Our previous post outlined the history of the Main Street America movement in Wisconsin and across the United States. Here we will examine some updates since the Four Point Refresh.
With new direction, the National Main Street Center has been diligently working to supply new or updated support materials for designated Main Street America™ programs. They have also focused on developing a user-friendly web experience, and the fruits of this labor were revealed in the summer of 2017 when the new mainstreet.org was launched. The new site’s goal was to bring the resources of a national network into an easy-to-navigate portal. When you visit for the first time you’ll notice the professional photos that capture Main Street America™ programs at their best. As was shared in Chicago, the team is most proud of their members’ area, which includes a replacement for the long-in-the-tooth email listserv, as well as an updated and easily searchable solutions area featuring resource and best practice documents from around the network.
Next, NMSC went to work developing a catalog of videos. They first produced one-minute and four-minute videos providing an overview of the movement. More recently, videos were added to the library explaining the power of the movement, the Main Street Approach, Main Street America™ as a grassroots network, and the economic impact of Main Street America™. These videos are useful tools to share with stakeholders to highlight not only why you do what you do, but also that each designated Wisconsin Main Street program is part of a much larger, impactful national network.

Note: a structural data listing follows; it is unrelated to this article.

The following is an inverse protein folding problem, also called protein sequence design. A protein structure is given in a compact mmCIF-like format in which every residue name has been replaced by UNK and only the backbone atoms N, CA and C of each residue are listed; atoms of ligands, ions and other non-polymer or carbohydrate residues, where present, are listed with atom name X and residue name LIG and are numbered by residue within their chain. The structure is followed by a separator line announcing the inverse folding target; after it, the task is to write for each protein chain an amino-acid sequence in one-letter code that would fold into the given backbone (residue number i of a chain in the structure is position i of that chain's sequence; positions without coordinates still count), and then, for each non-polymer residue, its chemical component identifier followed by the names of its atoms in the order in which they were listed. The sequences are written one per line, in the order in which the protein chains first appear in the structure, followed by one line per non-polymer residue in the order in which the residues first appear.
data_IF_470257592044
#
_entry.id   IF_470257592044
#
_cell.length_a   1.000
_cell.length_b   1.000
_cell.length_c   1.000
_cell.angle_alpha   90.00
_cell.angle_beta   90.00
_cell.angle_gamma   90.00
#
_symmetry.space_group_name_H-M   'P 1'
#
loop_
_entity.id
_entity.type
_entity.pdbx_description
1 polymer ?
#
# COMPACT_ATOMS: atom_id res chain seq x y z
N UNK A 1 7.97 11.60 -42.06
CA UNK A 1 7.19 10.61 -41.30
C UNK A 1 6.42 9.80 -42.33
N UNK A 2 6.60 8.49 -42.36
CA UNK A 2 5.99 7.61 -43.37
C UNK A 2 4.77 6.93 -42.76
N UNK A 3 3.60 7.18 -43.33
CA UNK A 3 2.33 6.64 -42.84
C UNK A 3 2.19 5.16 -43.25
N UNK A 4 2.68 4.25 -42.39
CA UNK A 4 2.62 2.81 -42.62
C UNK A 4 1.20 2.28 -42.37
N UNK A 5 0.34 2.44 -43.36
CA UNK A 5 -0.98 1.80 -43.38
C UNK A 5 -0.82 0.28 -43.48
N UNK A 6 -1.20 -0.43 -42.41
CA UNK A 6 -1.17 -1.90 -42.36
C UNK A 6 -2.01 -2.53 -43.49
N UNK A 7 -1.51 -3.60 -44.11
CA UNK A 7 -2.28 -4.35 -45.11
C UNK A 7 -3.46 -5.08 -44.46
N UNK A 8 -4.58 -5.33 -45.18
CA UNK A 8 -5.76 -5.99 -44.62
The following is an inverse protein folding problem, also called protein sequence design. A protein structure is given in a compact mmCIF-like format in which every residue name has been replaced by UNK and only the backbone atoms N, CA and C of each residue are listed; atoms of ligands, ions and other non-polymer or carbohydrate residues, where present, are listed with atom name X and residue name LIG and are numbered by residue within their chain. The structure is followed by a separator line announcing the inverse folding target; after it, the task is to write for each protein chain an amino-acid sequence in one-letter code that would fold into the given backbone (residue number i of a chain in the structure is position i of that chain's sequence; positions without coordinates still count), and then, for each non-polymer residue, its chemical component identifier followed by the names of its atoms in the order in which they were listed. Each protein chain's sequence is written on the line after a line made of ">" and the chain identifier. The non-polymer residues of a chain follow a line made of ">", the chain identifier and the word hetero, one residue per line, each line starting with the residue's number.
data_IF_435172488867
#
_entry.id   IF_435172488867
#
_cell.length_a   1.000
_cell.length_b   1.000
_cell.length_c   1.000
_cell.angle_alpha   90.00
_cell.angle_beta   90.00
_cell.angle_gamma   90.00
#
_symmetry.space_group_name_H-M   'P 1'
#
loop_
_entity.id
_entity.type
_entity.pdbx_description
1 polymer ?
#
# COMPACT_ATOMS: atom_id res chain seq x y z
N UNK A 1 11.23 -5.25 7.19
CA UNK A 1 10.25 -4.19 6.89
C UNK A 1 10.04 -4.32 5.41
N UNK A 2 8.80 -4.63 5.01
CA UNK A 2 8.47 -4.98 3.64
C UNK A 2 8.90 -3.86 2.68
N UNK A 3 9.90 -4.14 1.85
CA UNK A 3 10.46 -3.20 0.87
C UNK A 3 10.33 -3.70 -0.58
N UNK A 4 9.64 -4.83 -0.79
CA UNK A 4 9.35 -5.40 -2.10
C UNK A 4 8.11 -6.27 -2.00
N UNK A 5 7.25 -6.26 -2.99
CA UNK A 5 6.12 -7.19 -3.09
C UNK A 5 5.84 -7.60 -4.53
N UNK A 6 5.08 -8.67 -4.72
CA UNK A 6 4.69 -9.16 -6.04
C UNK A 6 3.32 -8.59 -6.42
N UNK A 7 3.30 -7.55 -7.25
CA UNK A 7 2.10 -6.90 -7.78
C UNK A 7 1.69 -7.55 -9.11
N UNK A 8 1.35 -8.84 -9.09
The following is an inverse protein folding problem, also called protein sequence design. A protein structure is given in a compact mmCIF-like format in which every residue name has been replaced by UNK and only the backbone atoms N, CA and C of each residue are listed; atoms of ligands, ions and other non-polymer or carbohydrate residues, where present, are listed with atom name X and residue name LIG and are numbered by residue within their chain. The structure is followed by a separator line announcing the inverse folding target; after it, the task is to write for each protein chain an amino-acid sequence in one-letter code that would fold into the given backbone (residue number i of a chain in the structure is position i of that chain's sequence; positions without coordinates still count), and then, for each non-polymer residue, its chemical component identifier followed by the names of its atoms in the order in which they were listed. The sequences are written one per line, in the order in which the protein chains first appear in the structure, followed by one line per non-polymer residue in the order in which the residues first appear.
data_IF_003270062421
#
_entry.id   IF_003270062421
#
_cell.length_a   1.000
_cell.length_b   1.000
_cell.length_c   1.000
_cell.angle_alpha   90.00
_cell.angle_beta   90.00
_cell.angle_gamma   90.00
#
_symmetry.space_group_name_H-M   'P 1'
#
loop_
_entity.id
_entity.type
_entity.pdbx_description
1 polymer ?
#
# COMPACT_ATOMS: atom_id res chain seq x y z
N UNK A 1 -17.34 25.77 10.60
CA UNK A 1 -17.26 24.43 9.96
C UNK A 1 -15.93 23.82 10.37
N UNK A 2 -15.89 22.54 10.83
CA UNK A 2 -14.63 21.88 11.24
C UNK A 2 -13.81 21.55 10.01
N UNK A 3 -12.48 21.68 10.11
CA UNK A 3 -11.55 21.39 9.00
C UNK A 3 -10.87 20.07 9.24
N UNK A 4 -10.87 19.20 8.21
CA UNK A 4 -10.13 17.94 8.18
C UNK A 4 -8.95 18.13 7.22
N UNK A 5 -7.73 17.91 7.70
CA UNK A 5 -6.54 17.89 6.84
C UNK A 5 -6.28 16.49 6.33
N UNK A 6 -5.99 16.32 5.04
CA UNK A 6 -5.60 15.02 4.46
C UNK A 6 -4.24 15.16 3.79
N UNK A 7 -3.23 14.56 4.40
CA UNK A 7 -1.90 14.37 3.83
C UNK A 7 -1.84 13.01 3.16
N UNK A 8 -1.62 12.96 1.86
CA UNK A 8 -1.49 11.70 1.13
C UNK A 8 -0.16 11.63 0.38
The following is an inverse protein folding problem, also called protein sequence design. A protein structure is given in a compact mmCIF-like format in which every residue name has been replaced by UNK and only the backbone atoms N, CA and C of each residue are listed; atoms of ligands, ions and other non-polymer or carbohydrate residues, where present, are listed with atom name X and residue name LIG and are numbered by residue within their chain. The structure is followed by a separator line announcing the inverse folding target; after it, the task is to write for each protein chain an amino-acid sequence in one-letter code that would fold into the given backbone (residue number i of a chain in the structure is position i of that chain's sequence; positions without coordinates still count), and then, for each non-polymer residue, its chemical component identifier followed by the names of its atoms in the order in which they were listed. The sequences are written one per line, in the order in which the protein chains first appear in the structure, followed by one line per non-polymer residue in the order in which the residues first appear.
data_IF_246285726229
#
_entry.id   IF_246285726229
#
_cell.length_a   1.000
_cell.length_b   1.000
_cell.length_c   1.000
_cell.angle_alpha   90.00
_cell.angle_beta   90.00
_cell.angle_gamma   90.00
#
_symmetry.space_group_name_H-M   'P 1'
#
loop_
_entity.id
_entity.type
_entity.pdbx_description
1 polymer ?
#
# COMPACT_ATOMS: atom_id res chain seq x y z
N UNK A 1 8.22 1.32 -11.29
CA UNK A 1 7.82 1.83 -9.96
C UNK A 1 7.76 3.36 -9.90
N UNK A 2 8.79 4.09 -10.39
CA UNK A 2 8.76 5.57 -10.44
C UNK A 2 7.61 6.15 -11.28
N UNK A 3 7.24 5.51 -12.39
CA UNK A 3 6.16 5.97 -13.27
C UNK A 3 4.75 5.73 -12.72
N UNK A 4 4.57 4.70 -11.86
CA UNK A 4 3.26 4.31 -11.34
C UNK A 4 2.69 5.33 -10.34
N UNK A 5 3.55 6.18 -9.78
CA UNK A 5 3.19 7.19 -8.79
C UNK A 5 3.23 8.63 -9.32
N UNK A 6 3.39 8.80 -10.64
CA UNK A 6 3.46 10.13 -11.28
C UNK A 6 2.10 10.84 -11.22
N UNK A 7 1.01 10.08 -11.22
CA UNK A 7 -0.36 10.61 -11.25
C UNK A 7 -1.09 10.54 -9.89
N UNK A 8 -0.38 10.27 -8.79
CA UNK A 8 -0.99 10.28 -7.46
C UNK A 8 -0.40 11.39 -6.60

Additional items added to the new website include printable guides in its resource center providing an overview of the Main Street America™ approach, community engagement, and soon-to-be released guides for measuring the impact of your Main Street America program and a conducting a market analysis.
In the fall of 2017, NMSC officially launched its UrbanMain program under the direction of Dionne Baux. This approach focuses on larger cities’ historic commercial districts that act as downtowns to neighborhoods. UrbanMain utilizes the Main Street America approach with some specialized resources to address the needs of these districts. The idea began with a meeting in March of 2017 in Seattle, where commercial district directors from around the country gathered to speak about challenges they faced. We are honored that Wisconsin had two representatives in attendance, Sharon Adams of Milwaukee’s Marketplace BID No. 32 and Deshea Agee of Milwaukee’s Historic King Drive BID No. 8, the newest designated Wisconsin Main Street community. Additionally, Wisconsin Main Street will partner with NMSC, one of the first such partnerships nationally, to bring UrbanMain services to Historic King Drive to supplement our current resources.
National Main Street Center is not resting on the successes of the past 35+ years with the Main Street America™ approach. Patrice Frey and her board are looking to the future with a focus on growing the movement through increased visibility, strengthening the membership program, and growing thought leadership. I can share that there is immense excitement among my colleagues from around the country about where our movement is headed.